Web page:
November 21, 2006    En español

CEPR Looks at Economic Issues in Ecuador's Tight Presidential Election

For Immediate Release: November 21, 2006

Contact: Mark Weisbrot, 202-746-7264
             Dan Beeton, 202-293-5380 x104; 202-256-6116 (cell)

Washington, DC - The Center for Economic and Policy Research (CEPR) today released an issue brief, “Ecuador’s Presidential Election: Background on Economic Issues." 

“The ‘fear factor’ has been a key strategy of the right in Latin American elections this year,” said Mark Weisbrot, CEPR Co-Director and the lead author of the report. “But there is no reason to think that the outcome of this election would adversely affect Ecuador’s economy, regardless of who wins.”

The report notes that the severe economic crisis of the late 1990s is not likely to be repeated, since the conditions that caused it are no longer present. Among other changes, the country has adopted the dollar as its national currency, which eliminates the currency risk and instability that played a central role in the 1998-2000 economic collapse.

The race pits billionaire banana magnate Alvaro Noboa, the richest man in the country, against left economist Rafael Correa, who has criticized the sluggish economic growth under the “Washington Consensus” reforms of the past two decades and pledges to make poverty alleviation his first priority.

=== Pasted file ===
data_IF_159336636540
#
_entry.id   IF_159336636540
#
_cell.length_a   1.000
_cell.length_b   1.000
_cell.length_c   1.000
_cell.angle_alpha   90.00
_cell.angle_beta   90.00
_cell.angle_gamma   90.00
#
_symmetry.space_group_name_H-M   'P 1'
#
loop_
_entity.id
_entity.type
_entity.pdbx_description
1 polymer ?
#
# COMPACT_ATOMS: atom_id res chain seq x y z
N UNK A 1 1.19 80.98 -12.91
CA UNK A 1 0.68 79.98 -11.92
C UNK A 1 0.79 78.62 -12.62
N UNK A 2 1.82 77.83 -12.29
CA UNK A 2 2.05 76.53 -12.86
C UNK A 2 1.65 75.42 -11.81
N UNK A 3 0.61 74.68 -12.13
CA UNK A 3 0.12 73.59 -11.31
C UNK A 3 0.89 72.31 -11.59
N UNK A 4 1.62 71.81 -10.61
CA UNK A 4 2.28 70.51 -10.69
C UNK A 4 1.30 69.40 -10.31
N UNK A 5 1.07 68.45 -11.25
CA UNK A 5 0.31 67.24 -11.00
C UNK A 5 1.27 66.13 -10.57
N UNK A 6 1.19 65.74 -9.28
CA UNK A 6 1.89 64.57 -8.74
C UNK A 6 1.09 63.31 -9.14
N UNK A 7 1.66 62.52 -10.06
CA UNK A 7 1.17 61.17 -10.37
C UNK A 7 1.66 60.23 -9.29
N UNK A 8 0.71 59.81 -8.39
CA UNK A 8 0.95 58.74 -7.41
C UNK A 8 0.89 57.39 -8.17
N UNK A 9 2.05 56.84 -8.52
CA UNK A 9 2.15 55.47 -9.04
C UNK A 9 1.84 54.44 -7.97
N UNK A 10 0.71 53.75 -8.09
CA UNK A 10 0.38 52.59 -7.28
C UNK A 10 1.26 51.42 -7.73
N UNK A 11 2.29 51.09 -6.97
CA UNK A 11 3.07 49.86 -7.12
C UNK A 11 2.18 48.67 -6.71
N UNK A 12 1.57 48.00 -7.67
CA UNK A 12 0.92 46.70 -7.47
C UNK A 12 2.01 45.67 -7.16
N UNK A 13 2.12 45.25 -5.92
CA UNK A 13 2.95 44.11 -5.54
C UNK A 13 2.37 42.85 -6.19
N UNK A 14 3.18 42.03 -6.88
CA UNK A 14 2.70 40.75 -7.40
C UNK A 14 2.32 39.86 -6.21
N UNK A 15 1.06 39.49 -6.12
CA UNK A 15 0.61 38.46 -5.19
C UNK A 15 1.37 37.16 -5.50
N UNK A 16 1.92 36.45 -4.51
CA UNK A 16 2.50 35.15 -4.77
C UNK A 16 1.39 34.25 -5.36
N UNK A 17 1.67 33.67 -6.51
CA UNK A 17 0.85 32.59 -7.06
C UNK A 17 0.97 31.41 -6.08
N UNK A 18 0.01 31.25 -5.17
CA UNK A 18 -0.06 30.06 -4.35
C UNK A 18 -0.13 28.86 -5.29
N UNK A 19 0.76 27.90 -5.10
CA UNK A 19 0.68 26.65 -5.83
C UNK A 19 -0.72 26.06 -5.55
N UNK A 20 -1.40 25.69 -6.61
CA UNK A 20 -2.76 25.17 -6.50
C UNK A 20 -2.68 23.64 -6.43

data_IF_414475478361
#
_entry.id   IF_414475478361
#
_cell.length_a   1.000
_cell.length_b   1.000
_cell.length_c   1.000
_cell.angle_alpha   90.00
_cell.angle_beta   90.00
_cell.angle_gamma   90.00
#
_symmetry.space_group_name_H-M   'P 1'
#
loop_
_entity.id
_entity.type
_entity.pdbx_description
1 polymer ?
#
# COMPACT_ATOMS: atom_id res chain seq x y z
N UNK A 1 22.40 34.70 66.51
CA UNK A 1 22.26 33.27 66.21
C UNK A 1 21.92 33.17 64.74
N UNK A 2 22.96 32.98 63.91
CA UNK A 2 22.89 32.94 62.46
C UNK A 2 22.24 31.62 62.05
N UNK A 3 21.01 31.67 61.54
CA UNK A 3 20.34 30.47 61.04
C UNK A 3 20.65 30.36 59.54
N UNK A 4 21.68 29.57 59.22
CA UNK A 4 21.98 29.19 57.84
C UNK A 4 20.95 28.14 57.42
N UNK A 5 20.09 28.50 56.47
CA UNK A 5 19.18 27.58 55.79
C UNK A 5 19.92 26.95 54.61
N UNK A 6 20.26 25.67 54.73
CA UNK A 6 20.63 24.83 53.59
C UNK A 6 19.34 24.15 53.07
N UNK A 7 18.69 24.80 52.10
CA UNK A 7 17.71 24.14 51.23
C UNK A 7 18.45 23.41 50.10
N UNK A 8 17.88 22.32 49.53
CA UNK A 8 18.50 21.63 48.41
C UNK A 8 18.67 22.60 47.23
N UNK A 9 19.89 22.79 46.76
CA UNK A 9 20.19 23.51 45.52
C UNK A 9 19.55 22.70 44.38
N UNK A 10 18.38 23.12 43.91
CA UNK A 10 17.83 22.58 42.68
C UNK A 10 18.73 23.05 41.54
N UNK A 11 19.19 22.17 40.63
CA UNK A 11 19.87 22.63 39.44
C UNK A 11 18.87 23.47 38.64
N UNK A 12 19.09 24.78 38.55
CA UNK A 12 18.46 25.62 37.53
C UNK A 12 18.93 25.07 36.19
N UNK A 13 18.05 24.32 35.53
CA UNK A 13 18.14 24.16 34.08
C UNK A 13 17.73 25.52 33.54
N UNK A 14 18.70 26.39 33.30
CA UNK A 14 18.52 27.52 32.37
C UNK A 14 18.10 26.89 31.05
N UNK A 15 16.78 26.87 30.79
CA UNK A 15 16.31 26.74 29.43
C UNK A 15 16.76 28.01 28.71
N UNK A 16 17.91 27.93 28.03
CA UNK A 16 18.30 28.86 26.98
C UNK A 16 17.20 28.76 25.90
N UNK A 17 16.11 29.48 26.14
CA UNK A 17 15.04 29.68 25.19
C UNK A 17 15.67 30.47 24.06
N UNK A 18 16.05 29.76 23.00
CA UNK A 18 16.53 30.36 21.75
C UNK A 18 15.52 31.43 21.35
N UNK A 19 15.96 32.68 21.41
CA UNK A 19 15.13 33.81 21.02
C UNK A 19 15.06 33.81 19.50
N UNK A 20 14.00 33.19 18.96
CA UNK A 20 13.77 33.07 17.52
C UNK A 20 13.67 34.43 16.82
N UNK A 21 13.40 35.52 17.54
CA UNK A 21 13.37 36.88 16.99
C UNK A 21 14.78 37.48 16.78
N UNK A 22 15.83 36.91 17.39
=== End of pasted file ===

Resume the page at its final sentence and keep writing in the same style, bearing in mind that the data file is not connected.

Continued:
Noboa has closely aligned himself with US foreign and commercial policy in the region and supports a "free trade" agreement (FTA) with the United States. Correa, by contrast, has criticized the IMF and World Bank, rejects the proposed FTA, and has said he will not renew the contract for a US military base at Manta when it expires in 2009.

But the report concludes that commercial relations with the United States would not be adversely affected if Correa wins, noting, for example, that the White House and Congressional leaders both support the renewal of trade preferences for Ecuador along with the other Andean countries.

“Washington has not altered commercial relations or even reduced aid to the left governments that have won in recent years,” said Weisbrot. He noted that even in Nicaragua, where US officials openly warned of economic sanctions if Daniel Ortega were to win the election, nothing has happened since Ortega won on November 5. 

The report looks at Ecuador’s economic recovery, dollarization, current economic situation, and other issues relevant to the election and future economic policy.

To read the paper, click here